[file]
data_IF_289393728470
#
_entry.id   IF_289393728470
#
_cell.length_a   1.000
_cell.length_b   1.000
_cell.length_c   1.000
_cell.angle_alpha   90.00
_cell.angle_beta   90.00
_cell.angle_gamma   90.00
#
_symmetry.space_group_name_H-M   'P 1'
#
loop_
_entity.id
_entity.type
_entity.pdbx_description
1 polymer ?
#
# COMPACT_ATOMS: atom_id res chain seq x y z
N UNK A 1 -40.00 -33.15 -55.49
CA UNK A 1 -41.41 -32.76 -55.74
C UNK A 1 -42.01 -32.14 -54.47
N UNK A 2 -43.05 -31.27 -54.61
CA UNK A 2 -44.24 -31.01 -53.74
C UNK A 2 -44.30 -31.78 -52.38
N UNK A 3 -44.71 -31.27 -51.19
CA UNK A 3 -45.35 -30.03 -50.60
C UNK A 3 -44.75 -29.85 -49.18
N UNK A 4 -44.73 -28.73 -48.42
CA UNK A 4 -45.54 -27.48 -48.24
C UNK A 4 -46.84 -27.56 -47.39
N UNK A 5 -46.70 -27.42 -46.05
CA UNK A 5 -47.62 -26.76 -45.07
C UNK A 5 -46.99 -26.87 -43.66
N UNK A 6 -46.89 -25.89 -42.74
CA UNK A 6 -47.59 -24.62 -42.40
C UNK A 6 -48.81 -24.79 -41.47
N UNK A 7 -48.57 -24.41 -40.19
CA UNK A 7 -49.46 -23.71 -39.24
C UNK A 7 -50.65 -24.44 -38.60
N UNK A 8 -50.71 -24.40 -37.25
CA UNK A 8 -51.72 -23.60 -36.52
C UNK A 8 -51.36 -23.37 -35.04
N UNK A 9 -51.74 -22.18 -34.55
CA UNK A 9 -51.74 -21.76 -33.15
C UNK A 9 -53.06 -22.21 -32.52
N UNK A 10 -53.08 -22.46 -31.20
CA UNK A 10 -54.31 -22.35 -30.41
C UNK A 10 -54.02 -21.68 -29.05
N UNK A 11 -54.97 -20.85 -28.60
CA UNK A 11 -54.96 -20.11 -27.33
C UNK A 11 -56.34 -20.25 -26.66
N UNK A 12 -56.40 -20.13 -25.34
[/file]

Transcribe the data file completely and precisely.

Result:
data_IF_289393728470
#
_entry.id   IF_289393728470
#
_cell.length_a   1.000
_cell.length_b   1.000
_cell.length_c   1.000
_cell.angle_alpha   90.00
_cell.angle_beta   90.00
_cell.angle_gamma   90.00
#
_symmetry.space_group_name_H-M   'P 1'
#
loop_
_entity.id
_entity.type
_entity.pdbx_description
1 polymer ?
#
# COMPACT_ATOMS: atom_id res chain seq x y z
N UNK A 1 -40.00 -33.15 -55.49
CA UNK A 1 -41.41 -32.76 -55.74
C UNK A 1 -42.01 -32.14 -54.47
N UNK A 2 -43.05 -31.27 -54.61
CA UNK A 2 -44.24 -31.01 -53.74
C UNK A 2 -44.30 -31.78 -52.38
N UNK A 3 -44.71 -31.27 -51.19
CA UNK A 3 -45.35 -30.03 -50.60
C UNK A 3 -44.75 -29.85 -49.18
N UNK A 4 -44.73 -28.73 -48.42
CA UNK A 4 -45.54 -27.48 -48.24
C UNK A 4 -46.84 -27.56 -47.39
N UNK A 5 -46.70 -27.42 -46.05
CA UNK A 5 -47.62 -26.76 -45.07
C UNK A 5 -46.99 -26.87 -43.66
N UNK A 6 -46.89 -25.89 -42.74
CA UNK A 6 -47.59 -24.62 -42.40
C UNK A 6 -48.81 -24.79 -41.47
N UNK A 7 -48.57 -24.41 -40.19
CA UNK A 7 -49.46 -23.71 -39.24
C UNK A 7 -50.65 -24.44 -38.60
N UNK A 8 -50.71 -24.40 -37.25
CA UNK A 8 -51.72 -23.60 -36.52
C UNK A 8 -51.36 -23.37 -35.04
N UNK A 9 -51.74 -22.18 -34.55
CA UNK A 9 -51.74 -21.76 -33.15
C UNK A 9 -53.06 -22.21 -32.52
N UNK A 10 -53.08 -22.46 -31.20
CA UNK A 10 -54.31 -22.35 -30.41
C UNK A 10 -54.02 -21.68 -29.05
N UNK A 11 -54.97 -20.85 -28.60
CA UNK A 11 -54.96 -20.11 -27.33
C UNK A 11 -56.34 -20.25 -26.66
N UNK A 12 -56.40 -20.13 -25.34